As has been the proud tradition of this prestigious news publication since 1975, it is time for VFTB’s Annual Year in Review for 2012, where we look back at the important news stories of the past twelve months that you missed because you were too busy playing Resident Evil 6 on your PlayStation 3. In Part I of this two-part special report, we cover January through June. We’ve got a lot to cover, so let’s get started.
January: The Euro Zone crisis continues to deepen. But European Central Bank and IMF leaders calm jitters when they declare they’re close to reaching consensus on the outline of a resolution to come up with a tentative roadmap for a possible plan to assemble an exploratory advisory board to study the feasibility of launching a steering committee to look into a possible framework to solve the crisis, thus forestalling a complete economic collapse for another two weeks, and giving European leaders and bankers just enough time to funnel all their assets into an account in the Cayman Islands.
Iranian president Mahmoud Ahmadinejad insists there is absolutely no truth to the speculation that Iran is developing nuclear weapons. He further denies that he cheats at poker, is a lousy tipper or uses Just for Men to dye his beard. But he does confirm that he is in negotiations to appear on Dancing with the Stars.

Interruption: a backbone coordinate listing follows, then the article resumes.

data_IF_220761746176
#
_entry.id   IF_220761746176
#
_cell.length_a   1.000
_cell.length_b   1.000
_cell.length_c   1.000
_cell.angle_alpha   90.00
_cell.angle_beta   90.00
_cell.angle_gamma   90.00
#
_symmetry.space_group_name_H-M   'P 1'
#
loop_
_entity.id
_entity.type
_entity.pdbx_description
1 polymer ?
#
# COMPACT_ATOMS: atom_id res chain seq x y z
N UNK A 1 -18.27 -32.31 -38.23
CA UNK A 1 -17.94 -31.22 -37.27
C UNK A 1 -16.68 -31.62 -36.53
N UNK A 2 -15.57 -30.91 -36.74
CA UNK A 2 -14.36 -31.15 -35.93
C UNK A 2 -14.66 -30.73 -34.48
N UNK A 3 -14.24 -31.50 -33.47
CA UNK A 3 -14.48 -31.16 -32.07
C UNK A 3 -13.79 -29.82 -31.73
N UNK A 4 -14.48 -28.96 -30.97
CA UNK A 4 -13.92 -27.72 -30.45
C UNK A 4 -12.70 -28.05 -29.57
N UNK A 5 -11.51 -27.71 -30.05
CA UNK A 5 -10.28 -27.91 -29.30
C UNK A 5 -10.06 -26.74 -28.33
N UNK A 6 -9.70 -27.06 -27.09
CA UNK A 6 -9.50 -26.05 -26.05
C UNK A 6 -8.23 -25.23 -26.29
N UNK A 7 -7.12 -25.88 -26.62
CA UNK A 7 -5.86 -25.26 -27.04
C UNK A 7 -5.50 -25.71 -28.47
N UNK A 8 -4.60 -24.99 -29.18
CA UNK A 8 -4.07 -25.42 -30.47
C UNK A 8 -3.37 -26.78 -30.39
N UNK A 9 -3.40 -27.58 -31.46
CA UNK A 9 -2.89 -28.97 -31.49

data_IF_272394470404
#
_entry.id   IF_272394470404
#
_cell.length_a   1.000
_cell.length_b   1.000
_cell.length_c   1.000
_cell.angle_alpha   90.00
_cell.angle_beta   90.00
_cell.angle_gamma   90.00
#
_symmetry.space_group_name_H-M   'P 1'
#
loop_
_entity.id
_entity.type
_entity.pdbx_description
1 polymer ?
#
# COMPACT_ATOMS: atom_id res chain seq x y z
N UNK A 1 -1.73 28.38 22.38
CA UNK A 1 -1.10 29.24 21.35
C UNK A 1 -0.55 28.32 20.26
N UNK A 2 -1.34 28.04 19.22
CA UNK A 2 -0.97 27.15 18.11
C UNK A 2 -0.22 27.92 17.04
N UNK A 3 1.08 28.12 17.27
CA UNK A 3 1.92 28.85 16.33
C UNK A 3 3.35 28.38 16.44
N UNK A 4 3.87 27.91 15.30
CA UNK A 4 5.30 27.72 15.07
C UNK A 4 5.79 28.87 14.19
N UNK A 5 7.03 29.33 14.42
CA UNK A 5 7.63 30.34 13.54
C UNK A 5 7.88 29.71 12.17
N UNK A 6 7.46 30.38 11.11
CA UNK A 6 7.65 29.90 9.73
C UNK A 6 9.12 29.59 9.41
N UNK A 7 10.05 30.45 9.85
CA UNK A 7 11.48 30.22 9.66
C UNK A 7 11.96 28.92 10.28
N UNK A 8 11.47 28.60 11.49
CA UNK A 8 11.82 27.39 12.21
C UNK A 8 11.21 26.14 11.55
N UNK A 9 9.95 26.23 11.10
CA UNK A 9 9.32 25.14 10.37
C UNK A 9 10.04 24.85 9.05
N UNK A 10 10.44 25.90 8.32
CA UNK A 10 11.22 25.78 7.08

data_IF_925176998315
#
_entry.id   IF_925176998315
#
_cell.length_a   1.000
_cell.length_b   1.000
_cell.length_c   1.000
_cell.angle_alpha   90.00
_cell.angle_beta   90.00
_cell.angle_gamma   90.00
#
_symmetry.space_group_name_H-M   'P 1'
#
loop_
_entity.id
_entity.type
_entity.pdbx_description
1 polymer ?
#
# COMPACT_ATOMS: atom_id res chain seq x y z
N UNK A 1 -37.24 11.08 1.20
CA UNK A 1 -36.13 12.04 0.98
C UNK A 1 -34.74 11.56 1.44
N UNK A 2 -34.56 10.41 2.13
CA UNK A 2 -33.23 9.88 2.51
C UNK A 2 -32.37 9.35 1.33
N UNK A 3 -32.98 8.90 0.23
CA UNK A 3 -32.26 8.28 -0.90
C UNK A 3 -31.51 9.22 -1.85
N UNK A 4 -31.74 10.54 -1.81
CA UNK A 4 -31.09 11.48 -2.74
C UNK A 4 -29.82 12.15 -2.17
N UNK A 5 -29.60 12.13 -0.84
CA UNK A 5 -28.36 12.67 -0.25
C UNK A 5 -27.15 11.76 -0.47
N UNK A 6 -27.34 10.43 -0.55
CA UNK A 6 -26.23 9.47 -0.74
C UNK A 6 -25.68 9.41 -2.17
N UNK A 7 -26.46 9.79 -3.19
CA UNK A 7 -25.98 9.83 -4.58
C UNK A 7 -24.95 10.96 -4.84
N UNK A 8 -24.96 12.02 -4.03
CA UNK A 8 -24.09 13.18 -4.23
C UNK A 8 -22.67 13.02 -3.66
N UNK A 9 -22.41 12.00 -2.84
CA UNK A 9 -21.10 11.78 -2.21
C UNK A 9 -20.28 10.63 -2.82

In other news, in the hotly contested Republican primary, Newt Gingrich surges to become the front runner for the GOP presidential nomination.
February: The Academy Award for Best Picture goes to a silent movie, The Artist, narrowly edging out Mars Needs Moms. Based on the success of the first silent movie in over 50 years, Hollywood immediately launches plans to roll out dozens more silent movie projects, including silent movie remakes of My Dinner with Andre, 12 Angry Men, and The King’s Speech.
In a related story, the long-awaited movie The Vow, starring Hollywood heartthrobs Channing Tatum and Rachel McAdams, is released in February, which is all the proof you need that this movie must have totally sucked.
The New York Giants, with the worst regular season record of any team in the playoffs (9-7), defeat the New England Patriots, the team with the best record (13-3), thus teaching kids everywhere the valuable life lesson that you can mail it in for the first half of the year and still do just fine in the end.
Republican presidential contender Newt Gingrich declares that if elected, he will create a colony on the moon before the end of his second term. In a related story, Rick Santorum surges to become the front runner for the GOP presidential nomination.
March: After 244 year of publishing, the CEO of Encyclopedia Britannica finally decides to cease publishing a print edition. He further goes on to state they will no longer rely on Pony Express and hints that he may soon stop dictating his internal memos to staff by telegraph.